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Evaluation: Workshop West's thriller MOB sticks with you

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Thriller thrillers — lengthy a shivering staple of paperbacks and flicks — have a stunning resonance on stage, when expertly executed. Right here in Edmonton, a few of the performs that follow me nonetheless are of that style, equivalent to Trevor Schmidt’s We Had a Lady Earlier than You (at Northern Mild Theatre in 2022), Anthony Shaffer’s Sleuth (on the Mayfield Dinner Theatre in 2019) and The Pillowman (on the Citadel by the use of Martin McDonagh in 2006/07).

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MOB (at Workshop West’s Gateway Theatre till Nov. 12) is a type of productions. It’s laborious to shake lengthy after you allow the theatre. I can’t say I loved the play; it’s too unsettling for that. But it surely raises a number of questions which will contribute to slight nausea on the best way residence within the automobile.

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MOB opens on Sophie (Kristin Johnston), who has misplaced her job in an undisclosed however clearly traumatic vogue. She arrives at a distant mattress and breakfast with a small, white suitcase in hand (the set design by Beyata Hackborn is stark and glossy, with little to melt the laborious edges of the play). The marginally infirm and aged Louise (Davina Stewart) runs the inn with the assistance of her nephew Martin (Graham Mothersill).

The uneasy relationship between Louise and Martin has Psycho-like overtones (purely coincidental, says playwright Catherine-Anne Toupin in a 2020 interview with the Montreal Gazette, whereas admitting a devotion to Hitchcock). Louise and Martin are disturbing characters, off-kilter from the beginning in an “oh, I’m certain will probably be nice” kind of means.

But it surely’s not nice. Under no circumstances. It’s inconceivable to say extra with out making a gift of an excessive amount of of the plot. However quickly, the viewers finds itself caught up in a dance between cat and mouse during which the ability shifts between Martin and Sophie as stakes ratchet ever larger.

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MOB was first written in French and debuted in Montreal in 2018. Later, Chris Campbell translated the one-act, which made a short however heralded look at Centaur Theatre because the pandemic dawned. Workshop West’s manufacturing, directed by Heather Inglis, is MOB’s western Canadian premiere.

Whereas the play shows a strong and generally excruciating physicality, it’s very a lot a head recreation that’s rooted in language. MOB poses questions on using phrases as weapons within the web age, placing a deceive the previous “stick and stones” mantra. Certainly, language destroys in MOB and the viewers can really feel its poisonous grip from the early moments of the present, which see Sophie replaying snippets of dialogue by a sleepless evening. Johnston performs these phrases like a jagged poem or music; they’re sand in your eyes. An enormous display, damaged into small, chessboard-like squares, consumes the again of the black-box stage and shows the tightly targeted faces of Louise and Martin to super impact originally and finish of the play. Lighting designer Alison Yanota’s flickering impact creates ongoing anxiousness.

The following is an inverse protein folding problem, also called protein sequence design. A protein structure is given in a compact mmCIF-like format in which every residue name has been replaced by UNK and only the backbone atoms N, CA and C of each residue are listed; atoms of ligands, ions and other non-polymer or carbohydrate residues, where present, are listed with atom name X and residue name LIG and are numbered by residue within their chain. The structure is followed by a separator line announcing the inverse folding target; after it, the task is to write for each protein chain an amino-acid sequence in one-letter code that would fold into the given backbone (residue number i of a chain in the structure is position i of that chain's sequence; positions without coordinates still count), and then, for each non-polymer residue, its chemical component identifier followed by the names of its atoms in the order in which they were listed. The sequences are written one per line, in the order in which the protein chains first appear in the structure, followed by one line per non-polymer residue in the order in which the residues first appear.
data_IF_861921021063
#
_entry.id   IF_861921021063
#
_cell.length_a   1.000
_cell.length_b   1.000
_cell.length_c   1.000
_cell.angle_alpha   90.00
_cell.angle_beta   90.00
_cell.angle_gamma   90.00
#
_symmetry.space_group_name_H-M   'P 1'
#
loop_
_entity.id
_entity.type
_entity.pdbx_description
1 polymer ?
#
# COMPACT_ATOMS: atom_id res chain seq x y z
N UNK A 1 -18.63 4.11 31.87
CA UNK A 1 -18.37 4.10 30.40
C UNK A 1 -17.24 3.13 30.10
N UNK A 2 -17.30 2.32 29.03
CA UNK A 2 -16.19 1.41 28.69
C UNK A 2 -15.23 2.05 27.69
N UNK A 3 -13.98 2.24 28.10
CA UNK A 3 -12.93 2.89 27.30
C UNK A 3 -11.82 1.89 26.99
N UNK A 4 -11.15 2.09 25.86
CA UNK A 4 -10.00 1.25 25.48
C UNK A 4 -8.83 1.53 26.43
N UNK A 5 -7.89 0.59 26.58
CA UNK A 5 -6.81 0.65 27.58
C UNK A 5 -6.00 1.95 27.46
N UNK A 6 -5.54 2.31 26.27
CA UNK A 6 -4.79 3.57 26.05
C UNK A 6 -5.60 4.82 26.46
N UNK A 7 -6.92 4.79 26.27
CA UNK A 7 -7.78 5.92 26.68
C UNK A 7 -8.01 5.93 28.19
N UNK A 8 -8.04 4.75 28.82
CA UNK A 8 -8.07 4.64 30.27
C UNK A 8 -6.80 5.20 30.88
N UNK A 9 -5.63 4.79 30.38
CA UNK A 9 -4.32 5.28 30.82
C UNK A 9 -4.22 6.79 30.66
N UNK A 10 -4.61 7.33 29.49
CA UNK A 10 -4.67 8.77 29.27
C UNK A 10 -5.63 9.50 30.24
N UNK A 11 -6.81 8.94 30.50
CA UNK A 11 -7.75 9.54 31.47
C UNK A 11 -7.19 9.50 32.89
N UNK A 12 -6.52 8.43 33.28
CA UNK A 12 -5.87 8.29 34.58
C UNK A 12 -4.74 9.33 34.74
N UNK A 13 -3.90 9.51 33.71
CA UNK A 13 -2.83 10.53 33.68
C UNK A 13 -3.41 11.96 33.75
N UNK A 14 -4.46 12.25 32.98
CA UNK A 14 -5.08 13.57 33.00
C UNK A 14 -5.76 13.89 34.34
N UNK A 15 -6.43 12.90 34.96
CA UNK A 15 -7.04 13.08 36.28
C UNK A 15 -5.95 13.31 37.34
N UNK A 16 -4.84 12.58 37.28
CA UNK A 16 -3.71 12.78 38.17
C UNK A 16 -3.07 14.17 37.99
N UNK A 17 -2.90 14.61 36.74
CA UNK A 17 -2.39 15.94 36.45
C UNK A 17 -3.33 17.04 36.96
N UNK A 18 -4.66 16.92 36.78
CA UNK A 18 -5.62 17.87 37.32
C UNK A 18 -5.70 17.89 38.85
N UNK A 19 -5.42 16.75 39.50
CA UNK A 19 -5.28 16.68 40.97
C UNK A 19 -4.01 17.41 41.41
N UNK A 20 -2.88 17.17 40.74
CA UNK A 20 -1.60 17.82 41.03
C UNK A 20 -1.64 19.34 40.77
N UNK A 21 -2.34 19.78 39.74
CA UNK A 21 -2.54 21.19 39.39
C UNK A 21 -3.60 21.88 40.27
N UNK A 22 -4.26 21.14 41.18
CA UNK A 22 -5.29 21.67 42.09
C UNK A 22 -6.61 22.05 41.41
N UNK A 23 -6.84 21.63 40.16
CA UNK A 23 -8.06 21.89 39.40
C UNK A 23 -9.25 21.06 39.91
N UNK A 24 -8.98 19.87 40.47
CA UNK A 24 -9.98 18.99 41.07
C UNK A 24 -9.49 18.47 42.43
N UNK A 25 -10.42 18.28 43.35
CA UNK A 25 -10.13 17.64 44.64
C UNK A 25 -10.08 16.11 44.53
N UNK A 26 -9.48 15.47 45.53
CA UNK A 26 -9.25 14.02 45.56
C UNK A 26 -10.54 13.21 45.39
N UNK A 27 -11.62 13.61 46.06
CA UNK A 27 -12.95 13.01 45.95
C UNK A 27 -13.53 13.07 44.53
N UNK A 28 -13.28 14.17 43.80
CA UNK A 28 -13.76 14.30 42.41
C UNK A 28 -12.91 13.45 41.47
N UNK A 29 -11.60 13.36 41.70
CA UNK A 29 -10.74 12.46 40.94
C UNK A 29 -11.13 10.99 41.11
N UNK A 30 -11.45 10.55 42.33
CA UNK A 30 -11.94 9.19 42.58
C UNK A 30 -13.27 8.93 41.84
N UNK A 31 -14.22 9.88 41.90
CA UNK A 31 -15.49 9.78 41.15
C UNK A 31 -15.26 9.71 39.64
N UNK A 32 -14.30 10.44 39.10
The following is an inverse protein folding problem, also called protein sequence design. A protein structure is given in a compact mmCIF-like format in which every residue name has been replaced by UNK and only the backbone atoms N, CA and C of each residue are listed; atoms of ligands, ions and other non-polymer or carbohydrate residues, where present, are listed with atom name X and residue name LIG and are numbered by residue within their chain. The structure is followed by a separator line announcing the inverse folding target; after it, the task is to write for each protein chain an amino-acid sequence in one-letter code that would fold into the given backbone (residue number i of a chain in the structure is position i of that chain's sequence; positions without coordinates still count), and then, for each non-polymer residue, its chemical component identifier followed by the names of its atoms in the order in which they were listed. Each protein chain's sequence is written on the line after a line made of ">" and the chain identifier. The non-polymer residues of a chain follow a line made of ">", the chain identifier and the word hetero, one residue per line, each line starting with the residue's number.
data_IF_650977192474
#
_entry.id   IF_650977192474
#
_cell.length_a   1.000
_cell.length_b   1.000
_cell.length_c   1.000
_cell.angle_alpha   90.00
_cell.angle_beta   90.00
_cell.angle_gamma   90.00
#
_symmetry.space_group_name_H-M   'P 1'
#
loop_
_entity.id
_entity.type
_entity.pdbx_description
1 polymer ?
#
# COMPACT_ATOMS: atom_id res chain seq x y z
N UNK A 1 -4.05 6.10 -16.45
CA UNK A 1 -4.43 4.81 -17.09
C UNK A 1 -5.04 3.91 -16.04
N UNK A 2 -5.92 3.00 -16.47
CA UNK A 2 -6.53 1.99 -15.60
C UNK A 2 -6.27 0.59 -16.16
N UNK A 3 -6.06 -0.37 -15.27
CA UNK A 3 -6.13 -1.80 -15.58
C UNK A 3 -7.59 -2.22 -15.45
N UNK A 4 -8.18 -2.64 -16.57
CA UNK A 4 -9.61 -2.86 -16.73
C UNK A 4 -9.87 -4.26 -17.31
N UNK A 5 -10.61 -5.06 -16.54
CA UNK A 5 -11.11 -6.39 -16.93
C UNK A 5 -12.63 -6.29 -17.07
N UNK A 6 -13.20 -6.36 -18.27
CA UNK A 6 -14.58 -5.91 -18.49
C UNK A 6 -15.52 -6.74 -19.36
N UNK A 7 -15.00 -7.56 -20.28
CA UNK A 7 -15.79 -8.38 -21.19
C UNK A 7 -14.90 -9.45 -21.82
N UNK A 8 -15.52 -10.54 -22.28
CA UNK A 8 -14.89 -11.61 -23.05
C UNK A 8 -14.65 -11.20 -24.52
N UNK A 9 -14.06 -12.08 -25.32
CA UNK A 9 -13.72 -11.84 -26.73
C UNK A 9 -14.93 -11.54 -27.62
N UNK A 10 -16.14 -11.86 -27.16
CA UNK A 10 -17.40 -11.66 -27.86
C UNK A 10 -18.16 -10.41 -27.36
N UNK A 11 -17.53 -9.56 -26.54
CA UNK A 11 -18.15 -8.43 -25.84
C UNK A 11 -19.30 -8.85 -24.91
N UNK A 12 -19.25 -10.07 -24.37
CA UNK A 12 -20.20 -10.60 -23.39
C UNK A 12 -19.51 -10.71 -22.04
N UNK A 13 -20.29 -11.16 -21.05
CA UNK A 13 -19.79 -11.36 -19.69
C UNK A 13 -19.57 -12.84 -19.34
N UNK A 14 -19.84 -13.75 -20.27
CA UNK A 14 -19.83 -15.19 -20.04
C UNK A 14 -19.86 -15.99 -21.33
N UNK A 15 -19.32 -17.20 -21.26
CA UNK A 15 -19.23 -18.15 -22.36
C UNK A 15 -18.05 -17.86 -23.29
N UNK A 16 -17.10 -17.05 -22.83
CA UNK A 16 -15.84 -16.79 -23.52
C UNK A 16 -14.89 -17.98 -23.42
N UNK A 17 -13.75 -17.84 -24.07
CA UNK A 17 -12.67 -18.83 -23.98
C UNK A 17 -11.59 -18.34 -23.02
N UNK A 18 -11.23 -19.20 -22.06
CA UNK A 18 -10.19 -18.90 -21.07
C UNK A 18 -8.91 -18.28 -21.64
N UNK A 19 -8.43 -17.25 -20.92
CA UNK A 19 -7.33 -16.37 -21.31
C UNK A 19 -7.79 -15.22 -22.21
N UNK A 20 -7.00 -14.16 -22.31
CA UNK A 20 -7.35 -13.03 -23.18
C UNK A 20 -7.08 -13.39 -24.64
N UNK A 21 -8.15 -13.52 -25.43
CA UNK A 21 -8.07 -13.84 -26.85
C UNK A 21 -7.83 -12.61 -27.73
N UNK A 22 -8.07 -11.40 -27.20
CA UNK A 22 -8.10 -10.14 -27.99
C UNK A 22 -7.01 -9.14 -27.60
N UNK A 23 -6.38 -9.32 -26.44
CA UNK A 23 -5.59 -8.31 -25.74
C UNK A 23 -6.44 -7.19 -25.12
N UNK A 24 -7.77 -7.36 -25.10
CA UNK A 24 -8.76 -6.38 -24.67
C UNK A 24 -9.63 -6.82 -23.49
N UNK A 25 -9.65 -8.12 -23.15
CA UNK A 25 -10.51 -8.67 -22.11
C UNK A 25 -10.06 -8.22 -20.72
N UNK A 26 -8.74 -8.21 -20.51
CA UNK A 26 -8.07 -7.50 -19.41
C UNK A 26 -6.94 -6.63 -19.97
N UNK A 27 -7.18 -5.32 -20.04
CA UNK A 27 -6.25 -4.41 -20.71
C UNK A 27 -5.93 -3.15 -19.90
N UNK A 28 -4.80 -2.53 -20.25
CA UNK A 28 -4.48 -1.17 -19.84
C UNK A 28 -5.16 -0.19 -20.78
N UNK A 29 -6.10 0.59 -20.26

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The characters are complicated in MOB, notably Martin. In a gripping portrayal by Mothersill, Martin is by turns child-like and threatening, seemingly assured whereas simply manipulated. He’s {the teenager} again in highschool that you simply thought may not make it. Sophie is wounded however positive factors floor because the manufacturing proceeds. Poor Louise, just like the viewers, hardly is aware of what to make of all of it till the gut-busting conclusion of the play.

MOB poses many questions, however presents no solutions. We see how individuals proceed to harm one another, utilizing new expertise to promulgate previous hatreds. Behind all of it is…why? Even Shakespeare struggled with that one. Maybe a query for one more day, one other play.


MOB, introduced by Workshop West Playwrights’ Theatre, by Catherine-Anne Toupin, with translation by Chris Campbell

Director Heather Inglis

That includes Kristin Johnston, Graham Mothersill, Davina Stewart

The place Gateway Theatre, 8529 Gateway Blvd.

When Till Nov. 12 at 7:30 p.m.

Tickets Beginning at $32 at or by calling 780-477-5955

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